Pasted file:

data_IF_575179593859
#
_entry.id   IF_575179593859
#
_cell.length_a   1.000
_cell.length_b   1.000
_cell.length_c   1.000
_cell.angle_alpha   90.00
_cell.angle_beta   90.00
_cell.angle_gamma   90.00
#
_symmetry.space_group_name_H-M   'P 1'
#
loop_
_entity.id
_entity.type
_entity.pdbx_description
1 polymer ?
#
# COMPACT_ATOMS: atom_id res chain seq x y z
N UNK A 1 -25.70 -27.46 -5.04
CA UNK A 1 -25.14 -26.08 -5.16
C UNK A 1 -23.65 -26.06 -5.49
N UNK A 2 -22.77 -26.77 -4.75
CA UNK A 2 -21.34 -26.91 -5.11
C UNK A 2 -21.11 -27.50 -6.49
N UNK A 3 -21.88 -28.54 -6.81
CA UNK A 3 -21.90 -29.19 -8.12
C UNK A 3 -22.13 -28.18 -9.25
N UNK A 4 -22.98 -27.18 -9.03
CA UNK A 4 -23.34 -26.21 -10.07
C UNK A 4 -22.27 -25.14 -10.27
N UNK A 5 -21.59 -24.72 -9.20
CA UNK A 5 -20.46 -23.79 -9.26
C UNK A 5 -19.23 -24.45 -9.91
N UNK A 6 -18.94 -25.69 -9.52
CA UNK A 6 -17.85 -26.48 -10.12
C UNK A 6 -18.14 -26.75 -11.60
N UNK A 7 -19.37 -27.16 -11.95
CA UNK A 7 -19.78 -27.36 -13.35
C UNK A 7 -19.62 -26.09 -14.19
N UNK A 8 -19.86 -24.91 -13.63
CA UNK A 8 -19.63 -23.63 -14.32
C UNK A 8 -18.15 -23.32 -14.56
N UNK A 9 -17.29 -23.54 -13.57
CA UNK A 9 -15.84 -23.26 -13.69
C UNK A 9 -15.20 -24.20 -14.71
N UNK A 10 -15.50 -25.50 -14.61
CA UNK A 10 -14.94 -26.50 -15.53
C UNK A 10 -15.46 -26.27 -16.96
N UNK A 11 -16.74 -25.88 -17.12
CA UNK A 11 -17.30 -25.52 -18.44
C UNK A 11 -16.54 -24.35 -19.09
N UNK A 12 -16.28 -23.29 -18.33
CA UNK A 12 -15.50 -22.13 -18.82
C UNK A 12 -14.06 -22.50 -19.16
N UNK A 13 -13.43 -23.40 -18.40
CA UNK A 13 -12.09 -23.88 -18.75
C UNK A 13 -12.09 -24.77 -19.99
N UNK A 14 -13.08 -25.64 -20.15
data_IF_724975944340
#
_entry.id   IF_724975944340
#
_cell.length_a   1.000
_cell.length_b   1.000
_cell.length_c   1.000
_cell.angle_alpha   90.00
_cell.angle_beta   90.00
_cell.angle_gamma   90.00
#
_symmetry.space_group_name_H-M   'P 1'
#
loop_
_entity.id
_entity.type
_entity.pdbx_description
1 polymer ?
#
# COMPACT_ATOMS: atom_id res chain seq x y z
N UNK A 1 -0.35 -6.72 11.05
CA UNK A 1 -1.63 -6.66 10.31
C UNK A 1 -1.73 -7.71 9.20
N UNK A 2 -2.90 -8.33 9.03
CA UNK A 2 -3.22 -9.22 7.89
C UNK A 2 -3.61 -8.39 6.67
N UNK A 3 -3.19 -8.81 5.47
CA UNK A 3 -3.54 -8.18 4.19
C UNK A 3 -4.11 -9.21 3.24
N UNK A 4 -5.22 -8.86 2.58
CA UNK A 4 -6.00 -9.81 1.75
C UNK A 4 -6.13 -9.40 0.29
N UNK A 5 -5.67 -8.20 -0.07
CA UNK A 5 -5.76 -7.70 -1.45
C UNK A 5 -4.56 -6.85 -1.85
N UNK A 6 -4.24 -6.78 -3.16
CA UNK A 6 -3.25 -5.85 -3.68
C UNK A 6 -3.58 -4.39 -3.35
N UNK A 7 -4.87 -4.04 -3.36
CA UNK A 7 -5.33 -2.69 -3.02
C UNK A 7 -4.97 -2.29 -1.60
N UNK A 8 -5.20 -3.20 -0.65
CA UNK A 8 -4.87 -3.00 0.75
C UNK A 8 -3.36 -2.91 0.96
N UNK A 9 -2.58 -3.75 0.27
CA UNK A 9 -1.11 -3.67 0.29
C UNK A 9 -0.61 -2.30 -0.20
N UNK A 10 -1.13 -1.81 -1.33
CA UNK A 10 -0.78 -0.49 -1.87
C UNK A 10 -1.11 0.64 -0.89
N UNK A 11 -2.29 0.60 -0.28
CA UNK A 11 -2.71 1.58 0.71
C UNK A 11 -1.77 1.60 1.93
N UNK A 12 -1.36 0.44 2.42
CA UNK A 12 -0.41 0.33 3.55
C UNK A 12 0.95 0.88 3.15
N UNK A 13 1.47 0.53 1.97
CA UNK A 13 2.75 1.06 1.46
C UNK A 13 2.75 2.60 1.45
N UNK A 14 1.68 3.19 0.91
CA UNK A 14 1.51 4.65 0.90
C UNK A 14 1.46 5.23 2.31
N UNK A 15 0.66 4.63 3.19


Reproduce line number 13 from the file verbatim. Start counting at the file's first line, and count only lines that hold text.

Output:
#